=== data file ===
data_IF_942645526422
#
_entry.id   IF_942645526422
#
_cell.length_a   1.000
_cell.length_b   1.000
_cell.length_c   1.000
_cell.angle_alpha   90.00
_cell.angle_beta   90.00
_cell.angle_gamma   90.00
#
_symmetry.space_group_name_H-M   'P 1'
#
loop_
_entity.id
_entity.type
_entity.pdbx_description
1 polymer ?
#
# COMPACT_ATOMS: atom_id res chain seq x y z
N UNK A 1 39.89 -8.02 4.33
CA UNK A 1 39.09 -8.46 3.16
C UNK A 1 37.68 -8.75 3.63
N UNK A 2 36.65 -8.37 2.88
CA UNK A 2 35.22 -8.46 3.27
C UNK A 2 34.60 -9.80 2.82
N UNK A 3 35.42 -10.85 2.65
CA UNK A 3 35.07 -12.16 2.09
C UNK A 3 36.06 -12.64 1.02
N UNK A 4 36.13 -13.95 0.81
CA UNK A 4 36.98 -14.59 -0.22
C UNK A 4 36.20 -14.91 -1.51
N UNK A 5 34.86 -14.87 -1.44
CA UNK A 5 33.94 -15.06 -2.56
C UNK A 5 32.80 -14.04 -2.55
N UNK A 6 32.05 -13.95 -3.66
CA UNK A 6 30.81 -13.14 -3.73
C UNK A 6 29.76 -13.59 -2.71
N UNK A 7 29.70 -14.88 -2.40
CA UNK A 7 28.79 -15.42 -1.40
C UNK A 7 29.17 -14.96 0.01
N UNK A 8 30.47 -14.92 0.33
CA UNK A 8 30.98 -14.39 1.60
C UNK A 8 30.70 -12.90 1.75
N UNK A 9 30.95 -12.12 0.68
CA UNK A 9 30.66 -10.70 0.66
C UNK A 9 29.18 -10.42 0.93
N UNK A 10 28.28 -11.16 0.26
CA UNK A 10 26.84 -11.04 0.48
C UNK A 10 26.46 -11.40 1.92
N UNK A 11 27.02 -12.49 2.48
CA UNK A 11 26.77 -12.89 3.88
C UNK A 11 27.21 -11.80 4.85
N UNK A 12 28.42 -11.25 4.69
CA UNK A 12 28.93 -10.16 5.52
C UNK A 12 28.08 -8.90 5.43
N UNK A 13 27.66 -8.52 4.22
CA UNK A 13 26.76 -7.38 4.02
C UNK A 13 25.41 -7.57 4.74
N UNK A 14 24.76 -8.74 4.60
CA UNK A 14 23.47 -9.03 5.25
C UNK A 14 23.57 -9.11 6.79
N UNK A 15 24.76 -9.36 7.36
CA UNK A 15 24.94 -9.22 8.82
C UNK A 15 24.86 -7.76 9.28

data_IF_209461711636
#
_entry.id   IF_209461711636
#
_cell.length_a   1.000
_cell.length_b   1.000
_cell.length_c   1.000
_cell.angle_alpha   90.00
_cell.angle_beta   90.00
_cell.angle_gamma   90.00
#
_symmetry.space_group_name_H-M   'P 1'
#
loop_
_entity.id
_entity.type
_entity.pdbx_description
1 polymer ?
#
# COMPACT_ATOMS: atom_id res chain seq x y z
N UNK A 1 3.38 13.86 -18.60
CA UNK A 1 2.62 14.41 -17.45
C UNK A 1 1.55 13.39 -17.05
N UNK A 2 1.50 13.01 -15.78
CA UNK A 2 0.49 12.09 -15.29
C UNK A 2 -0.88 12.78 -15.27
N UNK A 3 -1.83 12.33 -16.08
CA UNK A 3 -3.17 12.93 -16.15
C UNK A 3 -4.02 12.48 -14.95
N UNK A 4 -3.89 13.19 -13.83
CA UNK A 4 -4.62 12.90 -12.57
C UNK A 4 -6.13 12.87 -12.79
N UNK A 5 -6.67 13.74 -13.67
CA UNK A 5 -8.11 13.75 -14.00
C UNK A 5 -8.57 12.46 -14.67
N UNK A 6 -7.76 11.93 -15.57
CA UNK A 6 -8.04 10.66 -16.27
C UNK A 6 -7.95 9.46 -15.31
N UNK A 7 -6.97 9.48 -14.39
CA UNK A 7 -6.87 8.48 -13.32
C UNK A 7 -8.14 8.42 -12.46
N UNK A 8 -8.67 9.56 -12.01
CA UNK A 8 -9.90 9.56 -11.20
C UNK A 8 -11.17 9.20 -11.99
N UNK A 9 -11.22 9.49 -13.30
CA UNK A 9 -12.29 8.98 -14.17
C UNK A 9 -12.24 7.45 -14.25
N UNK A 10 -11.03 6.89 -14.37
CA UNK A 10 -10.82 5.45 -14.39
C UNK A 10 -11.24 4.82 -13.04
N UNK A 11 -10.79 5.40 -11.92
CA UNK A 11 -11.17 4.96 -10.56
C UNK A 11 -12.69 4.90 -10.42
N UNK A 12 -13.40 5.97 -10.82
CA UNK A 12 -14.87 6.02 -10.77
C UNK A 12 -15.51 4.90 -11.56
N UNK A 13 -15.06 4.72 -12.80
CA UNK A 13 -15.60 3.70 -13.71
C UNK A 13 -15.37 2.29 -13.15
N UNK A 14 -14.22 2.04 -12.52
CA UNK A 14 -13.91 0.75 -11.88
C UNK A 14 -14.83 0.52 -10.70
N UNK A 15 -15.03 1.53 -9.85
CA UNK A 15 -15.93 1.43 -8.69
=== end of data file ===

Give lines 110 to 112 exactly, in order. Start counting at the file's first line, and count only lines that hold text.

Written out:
N UNK A 9 -11.22 9.49 -13.30
CA UNK A 9 -12.29 8.98 -14.17
C UNK A 9 -12.24 7.45 -14.25